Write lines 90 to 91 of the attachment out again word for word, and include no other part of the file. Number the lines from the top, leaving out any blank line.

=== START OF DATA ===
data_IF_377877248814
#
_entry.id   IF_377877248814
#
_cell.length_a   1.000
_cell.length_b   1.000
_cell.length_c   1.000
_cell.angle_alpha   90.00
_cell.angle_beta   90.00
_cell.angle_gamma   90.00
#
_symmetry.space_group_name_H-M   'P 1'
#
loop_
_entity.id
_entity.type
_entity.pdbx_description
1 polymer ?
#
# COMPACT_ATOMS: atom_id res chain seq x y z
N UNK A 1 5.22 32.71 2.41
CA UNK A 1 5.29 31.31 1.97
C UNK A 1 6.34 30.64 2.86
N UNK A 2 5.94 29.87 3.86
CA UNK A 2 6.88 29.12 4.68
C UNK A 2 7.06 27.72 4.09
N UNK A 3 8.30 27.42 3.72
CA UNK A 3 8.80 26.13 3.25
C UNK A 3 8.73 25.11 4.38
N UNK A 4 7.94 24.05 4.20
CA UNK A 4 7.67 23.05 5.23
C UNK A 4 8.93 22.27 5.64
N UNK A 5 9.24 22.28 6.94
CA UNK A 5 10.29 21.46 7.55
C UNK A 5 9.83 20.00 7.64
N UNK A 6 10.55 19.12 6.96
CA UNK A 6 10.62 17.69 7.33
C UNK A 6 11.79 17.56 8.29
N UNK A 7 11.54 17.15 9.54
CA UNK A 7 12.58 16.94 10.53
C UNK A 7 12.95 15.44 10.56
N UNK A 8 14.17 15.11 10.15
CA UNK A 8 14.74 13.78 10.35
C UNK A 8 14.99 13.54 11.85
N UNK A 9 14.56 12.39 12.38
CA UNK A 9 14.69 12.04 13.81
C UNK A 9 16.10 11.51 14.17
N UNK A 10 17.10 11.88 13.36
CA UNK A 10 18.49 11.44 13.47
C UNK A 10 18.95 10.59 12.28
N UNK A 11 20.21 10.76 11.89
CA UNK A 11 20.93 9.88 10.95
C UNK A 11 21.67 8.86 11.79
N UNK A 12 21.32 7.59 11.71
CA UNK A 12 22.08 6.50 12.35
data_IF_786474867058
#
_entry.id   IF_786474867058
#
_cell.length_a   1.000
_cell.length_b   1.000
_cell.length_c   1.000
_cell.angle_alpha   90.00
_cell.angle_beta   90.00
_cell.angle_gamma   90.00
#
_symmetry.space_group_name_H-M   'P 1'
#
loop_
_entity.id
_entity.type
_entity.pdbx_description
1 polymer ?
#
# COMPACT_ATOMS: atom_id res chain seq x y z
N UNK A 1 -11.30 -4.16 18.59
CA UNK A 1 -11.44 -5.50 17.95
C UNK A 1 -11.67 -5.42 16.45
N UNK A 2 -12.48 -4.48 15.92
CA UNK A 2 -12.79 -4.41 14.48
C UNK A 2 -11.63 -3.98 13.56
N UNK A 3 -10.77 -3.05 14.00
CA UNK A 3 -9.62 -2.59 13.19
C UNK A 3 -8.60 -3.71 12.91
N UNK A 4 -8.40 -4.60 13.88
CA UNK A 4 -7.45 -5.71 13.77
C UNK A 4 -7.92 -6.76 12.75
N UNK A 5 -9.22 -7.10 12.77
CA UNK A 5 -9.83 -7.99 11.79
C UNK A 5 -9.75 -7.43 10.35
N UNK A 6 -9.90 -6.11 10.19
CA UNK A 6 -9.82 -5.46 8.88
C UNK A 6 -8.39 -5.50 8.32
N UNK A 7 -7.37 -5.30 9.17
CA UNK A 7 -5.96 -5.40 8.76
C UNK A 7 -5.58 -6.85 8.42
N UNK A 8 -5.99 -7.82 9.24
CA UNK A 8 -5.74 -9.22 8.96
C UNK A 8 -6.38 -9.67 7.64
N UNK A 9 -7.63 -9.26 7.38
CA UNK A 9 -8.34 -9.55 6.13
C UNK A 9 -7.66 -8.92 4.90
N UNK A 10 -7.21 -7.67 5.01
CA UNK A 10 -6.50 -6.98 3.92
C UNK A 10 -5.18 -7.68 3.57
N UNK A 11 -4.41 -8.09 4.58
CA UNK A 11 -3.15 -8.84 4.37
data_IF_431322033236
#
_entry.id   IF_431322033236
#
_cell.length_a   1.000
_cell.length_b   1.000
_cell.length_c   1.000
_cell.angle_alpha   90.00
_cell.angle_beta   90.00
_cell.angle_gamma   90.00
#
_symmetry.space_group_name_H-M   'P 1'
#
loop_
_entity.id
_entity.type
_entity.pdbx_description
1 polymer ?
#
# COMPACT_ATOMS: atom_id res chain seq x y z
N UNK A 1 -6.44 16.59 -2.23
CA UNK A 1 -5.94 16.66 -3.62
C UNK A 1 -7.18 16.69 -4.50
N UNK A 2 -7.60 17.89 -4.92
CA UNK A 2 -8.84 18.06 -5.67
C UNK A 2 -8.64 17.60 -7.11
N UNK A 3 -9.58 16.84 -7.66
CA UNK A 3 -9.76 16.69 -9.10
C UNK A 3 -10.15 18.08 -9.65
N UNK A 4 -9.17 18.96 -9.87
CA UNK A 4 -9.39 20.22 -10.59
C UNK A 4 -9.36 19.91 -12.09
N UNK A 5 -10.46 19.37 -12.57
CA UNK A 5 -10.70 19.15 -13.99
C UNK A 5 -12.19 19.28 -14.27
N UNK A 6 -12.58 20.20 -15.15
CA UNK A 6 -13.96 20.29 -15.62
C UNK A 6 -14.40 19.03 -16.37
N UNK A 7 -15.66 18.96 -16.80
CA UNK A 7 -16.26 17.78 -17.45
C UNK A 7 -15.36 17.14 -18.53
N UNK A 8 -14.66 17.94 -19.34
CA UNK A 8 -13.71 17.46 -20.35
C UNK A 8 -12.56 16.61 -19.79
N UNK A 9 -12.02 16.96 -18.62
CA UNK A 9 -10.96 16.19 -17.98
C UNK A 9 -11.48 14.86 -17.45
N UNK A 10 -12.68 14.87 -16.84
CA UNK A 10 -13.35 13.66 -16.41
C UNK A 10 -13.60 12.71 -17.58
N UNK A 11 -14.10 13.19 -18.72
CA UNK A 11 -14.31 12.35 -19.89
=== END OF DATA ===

C UNK A 5 -9.75 -7.43 10.35
N UNK A 6 -9.90 -6.11 10.19